Not surprisingly, most freelance translators have two jobs: translating content and finding clients. While many have (hopefully) honed the former skill, the latter still remains a challenge for many linguists. When working with direct clients, pitches that demonstrate expertise and a unique value proposition are often preferred to sending the client your resume or portfolio. But, when you’re working with agencies, your CV is the first point of contact and having a well-structured, concise and well-written CV can often mean the difference between getting the work and being rejected.
Thousands of hopeful linguists send CVs to agencies every day but unfortunately, many of these are pretty poor. Admittedly, there is no single best way of writing a great CV, but there are a lot of ways to get it wrong. While there are quite a few articles online on writing translator CVs, many of them provide vague and sometimes contradictory information.
So where can budding linguists find the advice they need? Are there any tools out there that can help? Well, we found that there weren’t any interactive tools out there to help translators structure their resumes – so we decided to build one.
Enter the not-so-imaginatively-named TRANSLATOR CV BUILDER.
THE TRANSLATOR CV BUILDER
As you can guess from the slightly hyperbolic title of this post, the idea behind this free tool is to guide translators, beginners and intermediate alike, to create a CV that follows best practices and contains the information most translation agencies look for.
In order to do this, the tool presents structured forms that force you to enter only the essential information and prompt you to keep it short, focused and fluff-free. After being guided on a step-by-step basis, you can send the end result directly to prospective agencies or use it as a blueprint or inspiration to create your own, more personalised version.
HOW TO USE IT
The Translator CV Builder is divided into four main sections.
This section is pretty standard – you will be asked to insert your contact details; in fact, you will be forced to do so. After all, how useful would a CV without a phone number or email address be?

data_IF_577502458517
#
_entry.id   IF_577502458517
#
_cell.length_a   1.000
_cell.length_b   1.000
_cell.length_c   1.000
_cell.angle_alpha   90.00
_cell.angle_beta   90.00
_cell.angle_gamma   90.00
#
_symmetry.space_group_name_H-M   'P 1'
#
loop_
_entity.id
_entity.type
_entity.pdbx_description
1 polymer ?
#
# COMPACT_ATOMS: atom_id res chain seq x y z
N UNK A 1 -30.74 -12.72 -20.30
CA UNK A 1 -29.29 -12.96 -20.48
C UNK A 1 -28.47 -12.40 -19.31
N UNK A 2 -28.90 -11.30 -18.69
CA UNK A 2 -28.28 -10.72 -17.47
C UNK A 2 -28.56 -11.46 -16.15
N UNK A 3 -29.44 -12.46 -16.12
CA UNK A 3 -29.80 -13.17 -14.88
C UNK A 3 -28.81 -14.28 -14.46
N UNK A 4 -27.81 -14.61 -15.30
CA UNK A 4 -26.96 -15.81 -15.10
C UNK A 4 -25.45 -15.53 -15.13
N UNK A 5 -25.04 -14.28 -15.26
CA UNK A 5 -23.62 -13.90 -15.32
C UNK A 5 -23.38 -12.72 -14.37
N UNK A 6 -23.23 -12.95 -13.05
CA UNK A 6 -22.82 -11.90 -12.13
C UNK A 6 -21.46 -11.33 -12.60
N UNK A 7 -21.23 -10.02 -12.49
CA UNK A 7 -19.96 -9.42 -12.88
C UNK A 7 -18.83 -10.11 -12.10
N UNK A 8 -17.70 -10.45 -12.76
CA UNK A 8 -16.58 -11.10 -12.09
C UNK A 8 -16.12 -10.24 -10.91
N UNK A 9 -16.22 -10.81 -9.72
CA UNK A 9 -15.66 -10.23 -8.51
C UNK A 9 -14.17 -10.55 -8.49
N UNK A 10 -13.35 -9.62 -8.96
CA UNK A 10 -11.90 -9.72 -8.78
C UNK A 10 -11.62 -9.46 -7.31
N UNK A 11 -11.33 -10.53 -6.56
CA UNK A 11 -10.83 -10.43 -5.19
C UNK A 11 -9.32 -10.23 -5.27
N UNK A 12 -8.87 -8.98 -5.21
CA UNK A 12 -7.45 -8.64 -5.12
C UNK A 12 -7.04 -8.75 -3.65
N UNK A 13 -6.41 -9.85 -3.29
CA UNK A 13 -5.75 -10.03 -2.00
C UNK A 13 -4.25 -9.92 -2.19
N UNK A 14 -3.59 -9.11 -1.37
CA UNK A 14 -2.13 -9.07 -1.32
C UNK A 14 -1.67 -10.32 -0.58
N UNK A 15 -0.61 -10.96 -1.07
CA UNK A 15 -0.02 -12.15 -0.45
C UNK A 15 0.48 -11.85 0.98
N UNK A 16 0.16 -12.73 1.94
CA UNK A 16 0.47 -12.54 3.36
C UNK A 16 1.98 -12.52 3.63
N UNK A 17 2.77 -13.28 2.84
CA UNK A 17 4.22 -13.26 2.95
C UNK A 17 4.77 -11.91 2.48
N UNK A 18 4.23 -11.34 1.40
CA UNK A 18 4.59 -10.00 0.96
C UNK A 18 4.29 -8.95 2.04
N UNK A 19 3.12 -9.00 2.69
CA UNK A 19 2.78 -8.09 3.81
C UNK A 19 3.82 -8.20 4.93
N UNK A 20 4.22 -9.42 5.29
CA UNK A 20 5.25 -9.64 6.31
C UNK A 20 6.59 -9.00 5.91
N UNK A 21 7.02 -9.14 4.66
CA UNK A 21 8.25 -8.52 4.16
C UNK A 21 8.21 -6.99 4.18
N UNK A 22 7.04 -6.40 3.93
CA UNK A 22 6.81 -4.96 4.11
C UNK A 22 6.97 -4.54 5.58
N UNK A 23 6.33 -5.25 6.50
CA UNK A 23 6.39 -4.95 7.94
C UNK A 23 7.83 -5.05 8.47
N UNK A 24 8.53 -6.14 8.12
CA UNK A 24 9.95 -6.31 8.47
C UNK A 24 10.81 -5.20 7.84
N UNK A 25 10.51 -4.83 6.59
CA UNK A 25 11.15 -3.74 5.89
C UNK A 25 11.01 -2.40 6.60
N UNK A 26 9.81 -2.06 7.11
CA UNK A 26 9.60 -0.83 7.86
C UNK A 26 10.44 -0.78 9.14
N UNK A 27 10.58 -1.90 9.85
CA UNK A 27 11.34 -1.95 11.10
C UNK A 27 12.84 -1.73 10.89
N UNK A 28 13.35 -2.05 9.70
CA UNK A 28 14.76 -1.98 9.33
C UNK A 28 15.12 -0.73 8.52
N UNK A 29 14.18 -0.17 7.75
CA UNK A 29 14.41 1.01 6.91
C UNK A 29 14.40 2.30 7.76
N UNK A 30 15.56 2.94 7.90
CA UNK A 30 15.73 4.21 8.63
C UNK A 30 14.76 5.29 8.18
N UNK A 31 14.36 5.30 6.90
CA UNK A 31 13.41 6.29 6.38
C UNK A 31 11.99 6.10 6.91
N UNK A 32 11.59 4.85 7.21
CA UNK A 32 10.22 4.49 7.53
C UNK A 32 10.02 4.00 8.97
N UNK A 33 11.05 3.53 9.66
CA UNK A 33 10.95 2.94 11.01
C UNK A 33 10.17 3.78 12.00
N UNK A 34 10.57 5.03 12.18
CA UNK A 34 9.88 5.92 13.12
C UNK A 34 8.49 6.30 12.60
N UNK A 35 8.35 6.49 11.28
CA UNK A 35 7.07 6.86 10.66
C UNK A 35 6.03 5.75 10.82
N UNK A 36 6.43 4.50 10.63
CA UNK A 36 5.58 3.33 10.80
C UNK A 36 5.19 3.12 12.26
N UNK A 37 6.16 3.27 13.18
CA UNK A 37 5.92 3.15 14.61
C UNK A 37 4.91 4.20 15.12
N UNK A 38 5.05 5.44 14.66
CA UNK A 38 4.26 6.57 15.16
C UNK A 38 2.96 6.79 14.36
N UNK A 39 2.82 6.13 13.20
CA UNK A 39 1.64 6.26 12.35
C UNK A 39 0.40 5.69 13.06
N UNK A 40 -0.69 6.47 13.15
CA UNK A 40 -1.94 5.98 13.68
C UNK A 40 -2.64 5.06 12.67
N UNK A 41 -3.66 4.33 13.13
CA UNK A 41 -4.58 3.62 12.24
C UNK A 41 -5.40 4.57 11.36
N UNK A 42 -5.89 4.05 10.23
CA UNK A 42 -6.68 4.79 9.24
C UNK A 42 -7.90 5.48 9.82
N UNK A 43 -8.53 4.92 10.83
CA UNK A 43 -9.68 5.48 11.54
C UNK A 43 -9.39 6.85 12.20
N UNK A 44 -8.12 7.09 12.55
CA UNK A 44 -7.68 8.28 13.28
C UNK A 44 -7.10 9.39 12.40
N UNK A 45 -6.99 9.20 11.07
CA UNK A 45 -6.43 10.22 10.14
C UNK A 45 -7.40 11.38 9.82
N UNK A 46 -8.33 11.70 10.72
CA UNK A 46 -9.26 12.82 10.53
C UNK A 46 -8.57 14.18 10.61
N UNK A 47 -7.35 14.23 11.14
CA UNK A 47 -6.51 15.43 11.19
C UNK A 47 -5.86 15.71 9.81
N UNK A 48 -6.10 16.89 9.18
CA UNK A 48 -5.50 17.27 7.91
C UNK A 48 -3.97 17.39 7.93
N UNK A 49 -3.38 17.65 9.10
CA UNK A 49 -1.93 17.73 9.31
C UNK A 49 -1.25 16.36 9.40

You will notice that the only geographical information that’s required is the City/Country. The reasoning behind this is that realistically the agency won’t need to know your street address, but it is important for them to establish if you live in the country of your target language (not always a necessity) and which time-zone you are in.
What? No picture? That’s right. Translators should be chosen on merit and agencies care more about experience and skills than looks. It just happens that everyone at TranslateMedia is extremely good looking. Although it’s nice to put a face to a name, that usually comes later once the right candidates are selected.
Your language pair is presented at the top since this is the first piece of information that a project manager will look at. There is only one target language because reputable agencies will only allow you to translate into your native language. If you happen to be a fully bilingual translator, you may wish to amend that in the final document. You will also have the option to tick additional services that you provide such as voiceover or interpreting. These are all keywords that will be searched for in the database when that particular service is required, so make sure you fill these in.